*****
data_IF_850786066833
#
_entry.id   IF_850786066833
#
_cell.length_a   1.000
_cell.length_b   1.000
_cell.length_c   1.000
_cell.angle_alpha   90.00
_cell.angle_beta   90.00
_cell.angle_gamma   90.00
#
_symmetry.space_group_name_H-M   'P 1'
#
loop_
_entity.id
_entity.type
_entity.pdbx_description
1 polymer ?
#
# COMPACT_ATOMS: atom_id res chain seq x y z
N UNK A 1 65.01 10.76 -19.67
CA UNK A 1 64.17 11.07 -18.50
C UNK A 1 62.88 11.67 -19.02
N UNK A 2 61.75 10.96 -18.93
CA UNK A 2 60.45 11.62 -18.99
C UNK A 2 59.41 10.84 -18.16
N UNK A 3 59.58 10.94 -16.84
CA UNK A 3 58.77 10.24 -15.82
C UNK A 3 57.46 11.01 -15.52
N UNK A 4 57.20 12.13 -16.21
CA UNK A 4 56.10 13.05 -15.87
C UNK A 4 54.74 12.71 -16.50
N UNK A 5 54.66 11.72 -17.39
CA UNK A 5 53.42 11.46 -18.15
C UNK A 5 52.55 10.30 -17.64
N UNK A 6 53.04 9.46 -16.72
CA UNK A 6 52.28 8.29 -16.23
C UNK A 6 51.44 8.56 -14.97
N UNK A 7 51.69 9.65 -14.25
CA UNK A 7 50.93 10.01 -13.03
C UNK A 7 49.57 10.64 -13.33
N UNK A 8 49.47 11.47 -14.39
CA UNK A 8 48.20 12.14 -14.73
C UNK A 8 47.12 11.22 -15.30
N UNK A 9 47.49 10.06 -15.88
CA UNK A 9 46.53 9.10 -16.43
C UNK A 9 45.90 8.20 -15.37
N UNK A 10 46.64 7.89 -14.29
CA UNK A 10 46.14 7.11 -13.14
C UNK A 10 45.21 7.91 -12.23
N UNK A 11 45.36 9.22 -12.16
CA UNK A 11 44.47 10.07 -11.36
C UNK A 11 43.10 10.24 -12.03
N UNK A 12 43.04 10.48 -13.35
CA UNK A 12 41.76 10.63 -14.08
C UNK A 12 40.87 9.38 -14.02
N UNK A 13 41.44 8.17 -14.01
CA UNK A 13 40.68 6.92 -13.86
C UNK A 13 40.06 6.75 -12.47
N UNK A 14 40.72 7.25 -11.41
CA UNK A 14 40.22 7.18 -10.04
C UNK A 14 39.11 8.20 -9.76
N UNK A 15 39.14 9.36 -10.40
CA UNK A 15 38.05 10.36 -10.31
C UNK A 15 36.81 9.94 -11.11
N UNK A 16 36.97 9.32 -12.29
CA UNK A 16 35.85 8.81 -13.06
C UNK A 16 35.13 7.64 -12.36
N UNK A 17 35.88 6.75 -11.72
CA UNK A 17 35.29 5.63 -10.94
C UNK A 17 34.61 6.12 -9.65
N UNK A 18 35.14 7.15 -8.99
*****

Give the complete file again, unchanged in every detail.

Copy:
data_IF_850786066833
#
_entry.id   IF_850786066833
#
_cell.length_a   1.000
_cell.length_b   1.000
_cell.length_c   1.000
_cell.angle_alpha   90.00
_cell.angle_beta   90.00
_cell.angle_gamma   90.00
#
_symmetry.space_group_name_H-M   'P 1'
#
loop_
_entity.id
_entity.type
_entity.pdbx_description
1 polymer ?
#
# COMPACT_ATOMS: atom_id res chain seq x y z
N UNK A 1 65.01 10.76 -19.67
CA UNK A 1 64.17 11.07 -18.50
C UNK A 1 62.88 11.67 -19.02
N UNK A 2 61.75 10.96 -18.93
CA UNK A 2 60.45 11.62 -18.99
C UNK A 2 59.41 10.84 -18.16
N UNK A 3 59.58 10.94 -16.84
CA UNK A 3 58.77 10.24 -15.82
C UNK A 3 57.46 11.01 -15.52
N UNK A 4 57.20 12.13 -16.21
CA UNK A 4 56.10 13.05 -15.87
C UNK A 4 54.74 12.71 -16.50
N UNK A 5 54.66 11.72 -17.39
CA UNK A 5 53.42 11.46 -18.15
C UNK A 5 52.55 10.30 -17.64
N UNK A 6 53.04 9.46 -16.72
CA UNK A 6 52.28 8.29 -16.23
C UNK A 6 51.44 8.56 -14.97
N UNK A 7 51.69 9.65 -14.25
CA UNK A 7 50.93 10.01 -13.03
C UNK A 7 49.57 10.64 -13.33
N UNK A 8 49.47 11.47 -14.39
CA UNK A 8 48.20 12.14 -14.73
C UNK A 8 47.12 11.22 -15.30
N UNK A 9 47.49 10.06 -15.88
CA UNK A 9 46.53 9.10 -16.43
C UNK A 9 45.90 8.20 -15.37
N UNK A 10 46.64 7.89 -14.29
CA UNK A 10 46.14 7.11 -13.14
C UNK A 10 45.21 7.91 -12.23
N UNK A 11 45.36 9.22 -12.16
CA UNK A 11 44.47 10.07 -11.36
C UNK A 11 43.10 10.24 -12.03
N UNK A 12 43.04 10.48 -13.35
CA UNK A 12 41.76 10.63 -14.08
C UNK A 12 40.87 9.38 -14.02
N UNK A 13 41.44 8.17 -14.01
CA UNK A 13 40.68 6.92 -13.86
C UNK A 13 40.06 6.75 -12.47
N UNK A 14 40.72 7.25 -11.41
CA UNK A 14 40.22 7.18 -10.04
C UNK A 14 39.11 8.20 -9.76
N UNK A 15 39.14 9.36 -10.40
CA UNK A 15 38.05 10.36 -10.31
C UNK A 15 36.81 9.94 -11.11
N UNK A 16 36.97 9.32 -12.29
CA UNK A 16 35.85 8.81 -13.06
C UNK A 16 35.13 7.64 -12.36
N UNK A 17 35.88 6.75 -11.72
CA UNK A 17 35.29 5.63 -10.94
C UNK A 17 34.61 6.12 -9.65
N UNK A 18 35.14 7.15 -8.99